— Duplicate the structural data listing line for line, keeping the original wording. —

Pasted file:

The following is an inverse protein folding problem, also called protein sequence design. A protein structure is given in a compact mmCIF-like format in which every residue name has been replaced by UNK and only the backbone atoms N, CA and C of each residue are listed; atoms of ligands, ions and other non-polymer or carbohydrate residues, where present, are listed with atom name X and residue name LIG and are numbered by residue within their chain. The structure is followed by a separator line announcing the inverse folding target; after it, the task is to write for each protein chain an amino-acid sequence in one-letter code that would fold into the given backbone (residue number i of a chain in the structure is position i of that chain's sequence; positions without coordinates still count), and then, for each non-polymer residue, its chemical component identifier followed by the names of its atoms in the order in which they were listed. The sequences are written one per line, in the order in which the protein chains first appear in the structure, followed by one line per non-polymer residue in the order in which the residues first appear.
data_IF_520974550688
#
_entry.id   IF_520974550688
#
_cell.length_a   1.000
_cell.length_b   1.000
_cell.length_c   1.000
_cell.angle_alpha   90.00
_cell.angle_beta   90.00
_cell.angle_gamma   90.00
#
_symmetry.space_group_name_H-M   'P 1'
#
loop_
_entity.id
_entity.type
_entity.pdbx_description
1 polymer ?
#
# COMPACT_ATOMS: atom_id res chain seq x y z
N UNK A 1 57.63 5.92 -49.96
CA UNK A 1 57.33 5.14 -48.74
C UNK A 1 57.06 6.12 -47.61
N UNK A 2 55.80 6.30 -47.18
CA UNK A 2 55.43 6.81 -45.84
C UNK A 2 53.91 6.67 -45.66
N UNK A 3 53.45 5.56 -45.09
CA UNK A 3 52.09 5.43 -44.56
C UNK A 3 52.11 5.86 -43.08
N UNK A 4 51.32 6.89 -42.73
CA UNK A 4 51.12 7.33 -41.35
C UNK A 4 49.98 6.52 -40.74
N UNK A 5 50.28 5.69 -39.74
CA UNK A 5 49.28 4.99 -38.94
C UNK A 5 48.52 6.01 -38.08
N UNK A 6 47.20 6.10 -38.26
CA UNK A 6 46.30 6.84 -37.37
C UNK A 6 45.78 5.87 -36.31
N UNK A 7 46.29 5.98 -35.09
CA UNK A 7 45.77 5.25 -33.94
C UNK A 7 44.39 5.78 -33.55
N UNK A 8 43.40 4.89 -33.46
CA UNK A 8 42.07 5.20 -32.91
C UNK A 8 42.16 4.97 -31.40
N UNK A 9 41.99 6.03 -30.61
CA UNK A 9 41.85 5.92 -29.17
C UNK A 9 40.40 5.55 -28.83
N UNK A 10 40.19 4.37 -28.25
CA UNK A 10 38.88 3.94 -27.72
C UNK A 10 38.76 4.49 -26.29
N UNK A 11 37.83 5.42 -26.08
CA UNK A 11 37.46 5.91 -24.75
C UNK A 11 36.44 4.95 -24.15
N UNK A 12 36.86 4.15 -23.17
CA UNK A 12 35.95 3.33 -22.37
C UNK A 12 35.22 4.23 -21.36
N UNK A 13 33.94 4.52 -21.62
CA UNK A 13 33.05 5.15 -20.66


The following is an inverse protein folding problem, also called protein sequence design. A protein structure is given in a compact mmCIF-like format in which every residue name has been replaced by UNK and only the backbone atoms N, CA and C of each residue are listed; atoms of ligands, ions and other non-polymer or carbohydrate residues, where present, are listed with atom name X and residue name LIG and are numbered by residue within their chain. The structure is followed by a separator line announcing the inverse folding target; after it, the task is to write for each protein chain an amino-acid sequence in one-letter code that would fold into the given backbone (residue number i of a chain in the structure is position i of that chain's sequence; positions without coordinates still count), and then, for each non-polymer residue, its chemical component identifier followed by the names of its atoms in the order in which they were listed. The sequences are written one per line, in the order in which the protein chains first appear in the structure, followed by one line per non-polymer residue in the order in which the residues first appear.
data_IF_520974550688
#
_entry.id   IF_520974550688
#
_cell.length_a   1.000
_cell.length_b   1.000
_cell.length_c   1.000
_cell.angle_alpha   90.00
_cell.angle_beta   90.00
_cell.angle_gamma   90.00
#
_symmetry.space_group_name_H-M   'P 1'
#
loop_
_entity.id
_entity.type
_entity.pdbx_description
1 polymer ?
#
# COMPACT_ATOMS: atom_id res chain seq x y z
N UNK A 1 57.63 5.92 -49.96
CA UNK A 1 57.33 5.14 -48.74
C UNK A 1 57.06 6.12 -47.61
N UNK A 2 55.80 6.30 -47.18
CA UNK A 2 55.43 6.81 -45.84
C UNK A 2 53.91 6.67 -45.66
N UNK A 3 53.45 5.56 -45.09
CA UNK A 3 52.09 5.43 -44.56
C UNK A 3 52.11 5.86 -43.08
N UNK A 4 51.32 6.89 -42.73
CA UNK A 4 51.12 7.33 -41.35
C UNK A 4 49.98 6.52 -40.74
N UNK A 5 50.28 5.69 -39.74
CA UNK A 5 49.28 4.99 -38.94
C UNK A 5 48.52 6.01 -38.08
N UNK A 6 47.20 6.10 -38.26
CA UNK A 6 46.30 6.84 -37.37
C UNK A 6 45.78 5.87 -36.31
N UNK A 7 46.29 5.98 -35.09
CA UNK A 7 45.77 5.25 -33.94
C UNK A 7 44.39 5.78 -33.55
N UNK A 8 43.40 4.89 -33.46
CA UNK A 8 42.07 5.20 -32.91
C UNK A 8 42.16 4.97 -31.40
N UNK A 9 41.99 6.03 -30.61
CA UNK A 9 41.85 5.92 -29.17
C UNK A 9 40.40 5.55 -28.83
N UNK A 10 40.19 4.37 -28.25
CA UNK A 10 38.88 3.94 -27.72
C UNK A 10 38.76 4.49 -26.29
N UNK A 11 37.83 5.42 -26.08
CA UNK A 11 37.46 5.91 -24.75
C UNK A 11 36.44 4.95 -24.15
N UNK A 12 36.86 4.15 -23.17
CA UNK A 12 35.95 3.33 -22.37
C UNK A 12 35.22 4.23 -21.36
N UNK A 13 33.94 4.52 -21.62
CA UNK A 13 33.05 5.15 -20.66